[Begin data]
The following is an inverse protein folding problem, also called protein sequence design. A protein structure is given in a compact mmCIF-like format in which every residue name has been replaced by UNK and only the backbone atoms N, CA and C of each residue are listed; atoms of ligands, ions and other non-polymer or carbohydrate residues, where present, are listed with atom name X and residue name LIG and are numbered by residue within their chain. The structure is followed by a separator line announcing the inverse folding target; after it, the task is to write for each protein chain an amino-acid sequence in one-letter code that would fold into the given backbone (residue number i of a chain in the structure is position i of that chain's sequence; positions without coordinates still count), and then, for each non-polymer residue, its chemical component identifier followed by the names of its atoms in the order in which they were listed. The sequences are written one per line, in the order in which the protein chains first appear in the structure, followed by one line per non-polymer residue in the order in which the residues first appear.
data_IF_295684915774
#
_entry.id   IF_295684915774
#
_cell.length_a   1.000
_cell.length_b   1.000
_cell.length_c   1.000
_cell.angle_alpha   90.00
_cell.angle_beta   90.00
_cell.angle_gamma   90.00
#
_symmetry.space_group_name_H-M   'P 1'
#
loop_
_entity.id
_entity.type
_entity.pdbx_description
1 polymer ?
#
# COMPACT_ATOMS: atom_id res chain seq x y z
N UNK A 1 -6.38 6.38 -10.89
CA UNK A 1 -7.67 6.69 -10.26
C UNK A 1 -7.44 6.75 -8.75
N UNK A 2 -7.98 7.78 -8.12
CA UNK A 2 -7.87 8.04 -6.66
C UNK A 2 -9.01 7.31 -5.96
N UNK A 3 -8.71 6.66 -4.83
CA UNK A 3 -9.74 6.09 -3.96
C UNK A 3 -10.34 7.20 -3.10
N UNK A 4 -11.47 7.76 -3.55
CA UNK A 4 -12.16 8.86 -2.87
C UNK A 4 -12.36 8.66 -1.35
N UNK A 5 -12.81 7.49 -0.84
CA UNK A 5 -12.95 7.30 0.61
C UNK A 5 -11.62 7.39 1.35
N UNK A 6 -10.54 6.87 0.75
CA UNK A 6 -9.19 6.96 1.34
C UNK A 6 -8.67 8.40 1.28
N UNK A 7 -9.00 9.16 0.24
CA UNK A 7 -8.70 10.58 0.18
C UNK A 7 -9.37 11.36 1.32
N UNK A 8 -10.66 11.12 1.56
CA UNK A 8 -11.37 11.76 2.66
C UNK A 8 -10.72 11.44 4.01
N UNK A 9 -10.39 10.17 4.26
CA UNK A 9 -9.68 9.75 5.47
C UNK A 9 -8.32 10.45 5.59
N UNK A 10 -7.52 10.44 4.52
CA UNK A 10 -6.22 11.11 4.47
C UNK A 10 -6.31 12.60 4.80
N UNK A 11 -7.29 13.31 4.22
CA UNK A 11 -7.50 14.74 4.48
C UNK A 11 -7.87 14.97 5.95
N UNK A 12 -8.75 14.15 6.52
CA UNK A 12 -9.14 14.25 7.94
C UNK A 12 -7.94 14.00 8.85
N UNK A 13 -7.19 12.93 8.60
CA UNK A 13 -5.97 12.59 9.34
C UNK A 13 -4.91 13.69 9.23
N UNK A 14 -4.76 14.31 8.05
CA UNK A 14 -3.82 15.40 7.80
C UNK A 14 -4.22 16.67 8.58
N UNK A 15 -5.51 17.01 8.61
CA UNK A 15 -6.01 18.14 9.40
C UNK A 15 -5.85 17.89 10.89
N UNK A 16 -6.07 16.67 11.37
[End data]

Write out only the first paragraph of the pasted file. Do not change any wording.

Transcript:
The following is an inverse protein folding problem, also called protein sequence design. A protein structure is given in a compact mmCIF-like format in which every residue name has been replaced by UNK and only the backbone atoms N, CA and C of each residue are listed; atoms of ligands, ions and other non-polymer or carbohydrate residues, where present, are listed with atom name X and residue name LIG and are numbered by residue within their chain. The structure is followed by a separator line announcing the inverse folding target; after it, the task is to write for each protein chain an amino-acid sequence in one-letter code that would fold into the given backbone (residue number i of a chain in the structure is position i of that chain's sequence; positions without coordinates still count), and then, for each non-polymer residue, its chemical component identifier followed by the names of its atoms in the order in which they were listed. The sequences are written one per line, in the order in which the protein chains first appear in the structure, followed by one line per non-polymer residue in the order in which the residues first appear.